Young drivers increasingly dipping into the Tank of Mum and Dad, survey finds

Published:  26 October, 2020

63% of drivers aged 17-24 needed financial help from parents to keep their cars on the road in the last 12 months, up from 49% in the previous-pre-pandemic year, a survey from has found.

Parental support is becoming increasingly vital for young drivers, the report, entitled The Tank of Mum and Dad has found, with a car seen as vital for young people looking to maintain their professional lives, as well as for the social aspect.

39% of parents said that they paid some or all of the costs for the duration of their child’s first year driving, while 14% contributed for the first two years in which their child was on the road, and 6% kept up the contributions for three years.

The average amount spent by parents who contributed to motoring costs and know what they spent on insurance, petrol, repairs and tax costs is up to £750 combined. Parents contribute the most money towards the cost of their child’s motor insurance – paying out an average of £289 towards insurance policies. Petrol is the second most common financial contribution at £155 a year, followed by vehicle repairs at £185 and vehicle tax at £120. In addition, 36% of parents said that they helped their children buy their first car – contributing an average of £2,273 to the cost of the car.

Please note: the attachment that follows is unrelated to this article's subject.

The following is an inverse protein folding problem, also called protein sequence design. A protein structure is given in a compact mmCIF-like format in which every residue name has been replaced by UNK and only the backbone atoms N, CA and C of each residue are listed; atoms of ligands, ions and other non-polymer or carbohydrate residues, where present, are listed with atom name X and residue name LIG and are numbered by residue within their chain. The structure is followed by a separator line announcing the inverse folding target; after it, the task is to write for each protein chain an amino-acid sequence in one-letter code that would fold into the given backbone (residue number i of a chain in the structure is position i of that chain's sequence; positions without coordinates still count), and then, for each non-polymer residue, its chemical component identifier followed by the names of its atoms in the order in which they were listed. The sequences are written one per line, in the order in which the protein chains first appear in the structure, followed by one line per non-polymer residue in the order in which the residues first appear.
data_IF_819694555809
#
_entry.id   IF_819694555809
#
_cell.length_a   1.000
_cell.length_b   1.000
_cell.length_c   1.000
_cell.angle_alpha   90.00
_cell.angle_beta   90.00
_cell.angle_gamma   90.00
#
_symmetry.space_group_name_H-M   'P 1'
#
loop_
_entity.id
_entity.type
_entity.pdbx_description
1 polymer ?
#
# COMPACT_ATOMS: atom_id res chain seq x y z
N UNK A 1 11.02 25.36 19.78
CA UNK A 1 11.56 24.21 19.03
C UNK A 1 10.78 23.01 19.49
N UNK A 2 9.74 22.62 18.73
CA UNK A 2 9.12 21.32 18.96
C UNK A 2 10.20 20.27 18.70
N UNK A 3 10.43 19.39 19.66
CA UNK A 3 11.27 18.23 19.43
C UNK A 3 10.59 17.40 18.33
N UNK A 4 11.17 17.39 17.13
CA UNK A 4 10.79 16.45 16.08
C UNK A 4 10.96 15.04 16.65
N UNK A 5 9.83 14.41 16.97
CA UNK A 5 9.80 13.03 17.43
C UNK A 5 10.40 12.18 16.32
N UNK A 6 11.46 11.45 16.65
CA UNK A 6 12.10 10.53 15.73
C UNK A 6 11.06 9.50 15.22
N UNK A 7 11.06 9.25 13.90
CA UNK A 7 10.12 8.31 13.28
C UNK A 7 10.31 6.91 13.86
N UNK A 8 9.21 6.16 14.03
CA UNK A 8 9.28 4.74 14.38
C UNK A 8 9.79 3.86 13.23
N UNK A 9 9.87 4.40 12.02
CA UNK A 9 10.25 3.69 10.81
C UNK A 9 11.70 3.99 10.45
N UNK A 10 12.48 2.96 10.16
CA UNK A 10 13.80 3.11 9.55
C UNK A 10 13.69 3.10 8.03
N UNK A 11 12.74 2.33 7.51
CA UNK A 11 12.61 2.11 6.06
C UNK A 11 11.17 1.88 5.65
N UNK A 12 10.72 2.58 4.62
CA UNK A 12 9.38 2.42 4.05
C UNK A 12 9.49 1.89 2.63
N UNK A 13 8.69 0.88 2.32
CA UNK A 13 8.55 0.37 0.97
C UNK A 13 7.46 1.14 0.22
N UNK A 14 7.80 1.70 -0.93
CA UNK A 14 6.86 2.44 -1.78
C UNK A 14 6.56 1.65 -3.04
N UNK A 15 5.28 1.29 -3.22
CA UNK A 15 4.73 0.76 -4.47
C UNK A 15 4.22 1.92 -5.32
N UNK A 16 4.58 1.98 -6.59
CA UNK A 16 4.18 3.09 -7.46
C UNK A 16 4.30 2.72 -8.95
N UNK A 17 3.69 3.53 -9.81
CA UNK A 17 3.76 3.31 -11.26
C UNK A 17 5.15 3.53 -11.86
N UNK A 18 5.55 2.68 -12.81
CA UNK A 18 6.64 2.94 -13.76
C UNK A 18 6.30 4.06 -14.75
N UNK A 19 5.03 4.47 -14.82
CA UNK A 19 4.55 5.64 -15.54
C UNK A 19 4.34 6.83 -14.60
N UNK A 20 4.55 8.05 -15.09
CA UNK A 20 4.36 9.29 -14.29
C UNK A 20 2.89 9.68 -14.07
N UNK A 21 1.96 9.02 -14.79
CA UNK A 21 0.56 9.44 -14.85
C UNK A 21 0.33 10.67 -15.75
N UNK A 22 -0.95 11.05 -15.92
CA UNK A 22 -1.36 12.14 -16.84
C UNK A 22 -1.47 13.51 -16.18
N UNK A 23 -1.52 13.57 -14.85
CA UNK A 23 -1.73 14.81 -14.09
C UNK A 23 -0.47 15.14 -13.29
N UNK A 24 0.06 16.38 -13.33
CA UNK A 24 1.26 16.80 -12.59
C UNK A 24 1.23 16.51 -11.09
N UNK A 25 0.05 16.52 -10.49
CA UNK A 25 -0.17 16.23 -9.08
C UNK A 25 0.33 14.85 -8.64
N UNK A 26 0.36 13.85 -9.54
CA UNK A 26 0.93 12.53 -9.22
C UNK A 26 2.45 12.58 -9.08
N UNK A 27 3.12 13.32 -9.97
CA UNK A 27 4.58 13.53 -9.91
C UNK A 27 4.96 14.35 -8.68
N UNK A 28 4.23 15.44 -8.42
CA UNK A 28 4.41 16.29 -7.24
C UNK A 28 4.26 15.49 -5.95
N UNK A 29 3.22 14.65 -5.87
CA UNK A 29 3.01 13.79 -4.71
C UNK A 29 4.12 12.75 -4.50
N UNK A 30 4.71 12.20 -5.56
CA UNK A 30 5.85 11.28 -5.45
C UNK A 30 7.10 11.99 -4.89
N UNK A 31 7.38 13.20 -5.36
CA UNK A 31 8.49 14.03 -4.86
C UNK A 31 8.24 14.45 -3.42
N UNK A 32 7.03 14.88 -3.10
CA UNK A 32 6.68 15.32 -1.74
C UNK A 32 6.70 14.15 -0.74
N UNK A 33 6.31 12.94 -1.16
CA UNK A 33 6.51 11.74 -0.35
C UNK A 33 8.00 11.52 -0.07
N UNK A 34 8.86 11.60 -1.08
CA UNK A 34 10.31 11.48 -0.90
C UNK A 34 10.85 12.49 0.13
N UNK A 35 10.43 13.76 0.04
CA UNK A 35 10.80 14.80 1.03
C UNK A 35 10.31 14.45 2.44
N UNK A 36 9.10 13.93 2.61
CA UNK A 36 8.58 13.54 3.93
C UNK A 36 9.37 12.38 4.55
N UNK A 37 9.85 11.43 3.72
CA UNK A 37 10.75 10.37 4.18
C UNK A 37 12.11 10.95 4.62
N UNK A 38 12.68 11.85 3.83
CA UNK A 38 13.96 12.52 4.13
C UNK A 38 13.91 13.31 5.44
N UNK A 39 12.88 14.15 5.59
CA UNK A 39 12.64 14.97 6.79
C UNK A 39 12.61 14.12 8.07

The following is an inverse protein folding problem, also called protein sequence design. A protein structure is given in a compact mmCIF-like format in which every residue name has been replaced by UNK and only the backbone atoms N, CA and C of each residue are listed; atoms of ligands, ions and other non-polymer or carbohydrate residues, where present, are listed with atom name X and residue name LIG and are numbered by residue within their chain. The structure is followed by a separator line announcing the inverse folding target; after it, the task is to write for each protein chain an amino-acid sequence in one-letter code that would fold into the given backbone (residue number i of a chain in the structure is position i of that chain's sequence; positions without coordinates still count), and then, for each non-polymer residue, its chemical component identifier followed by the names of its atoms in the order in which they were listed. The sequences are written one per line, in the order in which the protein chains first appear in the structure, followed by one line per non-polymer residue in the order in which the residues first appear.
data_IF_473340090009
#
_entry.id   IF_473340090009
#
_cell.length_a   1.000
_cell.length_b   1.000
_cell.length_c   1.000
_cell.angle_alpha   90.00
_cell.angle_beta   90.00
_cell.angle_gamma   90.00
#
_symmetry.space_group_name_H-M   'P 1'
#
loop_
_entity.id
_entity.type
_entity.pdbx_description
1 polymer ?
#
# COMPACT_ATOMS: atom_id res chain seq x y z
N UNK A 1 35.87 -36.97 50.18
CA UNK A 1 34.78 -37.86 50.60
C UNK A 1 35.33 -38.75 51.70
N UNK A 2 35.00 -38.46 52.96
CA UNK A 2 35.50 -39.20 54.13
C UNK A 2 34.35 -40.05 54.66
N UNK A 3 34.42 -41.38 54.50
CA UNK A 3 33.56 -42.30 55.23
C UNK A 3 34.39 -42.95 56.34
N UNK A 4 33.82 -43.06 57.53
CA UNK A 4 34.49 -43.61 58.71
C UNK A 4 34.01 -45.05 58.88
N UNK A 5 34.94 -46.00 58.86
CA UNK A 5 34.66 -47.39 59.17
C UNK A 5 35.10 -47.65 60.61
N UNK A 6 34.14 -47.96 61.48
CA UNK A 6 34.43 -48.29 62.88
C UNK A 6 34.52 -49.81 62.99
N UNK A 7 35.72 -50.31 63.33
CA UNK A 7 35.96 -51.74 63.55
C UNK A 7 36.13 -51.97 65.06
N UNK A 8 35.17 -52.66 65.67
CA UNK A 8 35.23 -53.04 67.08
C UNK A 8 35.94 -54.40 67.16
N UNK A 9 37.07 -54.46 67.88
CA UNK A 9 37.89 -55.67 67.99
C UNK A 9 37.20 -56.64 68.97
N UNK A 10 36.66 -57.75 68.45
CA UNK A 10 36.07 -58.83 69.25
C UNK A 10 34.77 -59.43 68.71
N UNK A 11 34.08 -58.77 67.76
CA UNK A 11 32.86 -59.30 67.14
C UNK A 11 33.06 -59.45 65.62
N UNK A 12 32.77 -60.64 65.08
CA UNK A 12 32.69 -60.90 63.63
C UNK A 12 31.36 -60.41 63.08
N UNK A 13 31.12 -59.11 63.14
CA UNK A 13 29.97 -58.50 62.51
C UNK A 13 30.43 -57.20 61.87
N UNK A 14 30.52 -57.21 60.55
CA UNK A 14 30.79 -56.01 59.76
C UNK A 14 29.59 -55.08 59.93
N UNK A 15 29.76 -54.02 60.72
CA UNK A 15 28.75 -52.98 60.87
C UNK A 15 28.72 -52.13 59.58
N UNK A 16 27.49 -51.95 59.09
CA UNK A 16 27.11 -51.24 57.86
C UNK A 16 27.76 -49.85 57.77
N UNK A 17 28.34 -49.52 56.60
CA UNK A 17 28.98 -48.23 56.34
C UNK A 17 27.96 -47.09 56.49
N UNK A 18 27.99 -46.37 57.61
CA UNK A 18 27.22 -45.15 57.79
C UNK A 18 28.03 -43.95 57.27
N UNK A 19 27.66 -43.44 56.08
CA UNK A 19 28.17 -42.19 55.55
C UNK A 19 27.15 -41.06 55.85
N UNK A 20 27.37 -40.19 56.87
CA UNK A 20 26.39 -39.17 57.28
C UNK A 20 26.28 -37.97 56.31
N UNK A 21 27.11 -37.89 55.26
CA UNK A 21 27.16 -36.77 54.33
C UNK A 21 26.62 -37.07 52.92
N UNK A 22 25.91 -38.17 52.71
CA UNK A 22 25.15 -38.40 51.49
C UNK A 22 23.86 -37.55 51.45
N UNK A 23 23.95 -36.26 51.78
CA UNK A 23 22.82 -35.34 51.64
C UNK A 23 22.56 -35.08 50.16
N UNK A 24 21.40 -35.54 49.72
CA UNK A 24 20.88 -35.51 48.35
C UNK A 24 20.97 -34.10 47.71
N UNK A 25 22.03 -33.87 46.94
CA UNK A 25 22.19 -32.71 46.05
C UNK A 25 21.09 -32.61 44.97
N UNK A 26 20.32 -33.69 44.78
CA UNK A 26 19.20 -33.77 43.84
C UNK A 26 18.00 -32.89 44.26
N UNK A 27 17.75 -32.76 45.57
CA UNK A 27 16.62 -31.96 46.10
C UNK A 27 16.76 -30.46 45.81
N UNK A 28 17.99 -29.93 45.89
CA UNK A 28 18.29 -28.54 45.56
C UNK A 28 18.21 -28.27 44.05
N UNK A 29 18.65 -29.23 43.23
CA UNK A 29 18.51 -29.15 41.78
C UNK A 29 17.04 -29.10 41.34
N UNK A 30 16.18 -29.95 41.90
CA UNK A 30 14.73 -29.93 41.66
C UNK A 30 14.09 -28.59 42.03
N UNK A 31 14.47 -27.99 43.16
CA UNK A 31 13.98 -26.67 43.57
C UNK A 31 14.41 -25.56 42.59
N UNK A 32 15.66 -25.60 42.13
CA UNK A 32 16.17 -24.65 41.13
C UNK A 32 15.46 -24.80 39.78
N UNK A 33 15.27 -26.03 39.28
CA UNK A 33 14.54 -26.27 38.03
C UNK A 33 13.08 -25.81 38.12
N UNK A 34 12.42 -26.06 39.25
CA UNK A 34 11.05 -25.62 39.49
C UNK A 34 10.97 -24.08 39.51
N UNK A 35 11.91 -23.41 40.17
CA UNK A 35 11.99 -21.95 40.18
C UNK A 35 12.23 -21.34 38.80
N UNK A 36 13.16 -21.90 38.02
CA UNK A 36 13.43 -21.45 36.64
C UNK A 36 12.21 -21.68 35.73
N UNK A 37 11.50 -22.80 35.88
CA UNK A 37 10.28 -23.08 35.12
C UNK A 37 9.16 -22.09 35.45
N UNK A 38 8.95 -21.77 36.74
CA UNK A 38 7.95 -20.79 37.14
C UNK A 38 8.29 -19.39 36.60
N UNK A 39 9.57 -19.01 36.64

41% of young people say that their work life or job would suffer if their parents did not contribute towards the cost of running a car. 71% of 17-24-year olds said that their income is not high enough to cover the cost of driving.

48% of parents said having to support their child with costs associated with their car is a “financial burden” on them, while 49% of young people said they are embarrassed that they have to ask their parents for financial support to run a car.

Commenting on the findings, Dan Hutson, Head of Motor at: “These statistics indicate that, for many young people, driving has become a necessity that they cannot afford by themselves – nearly three quarters said that their pay cheque is not high enough to cover the cost of driving. Cars are essential for many in the UK who use them to get to work, see their friends and family. A large proportion of people said that their social life or job would suffer if they couldn’t afford a car.”

He added: “If this form of transport is out of reach for many in the UK that do not have the luxury of parental support, we can expect many to find it much more difficult to secure and maintain jobs.”

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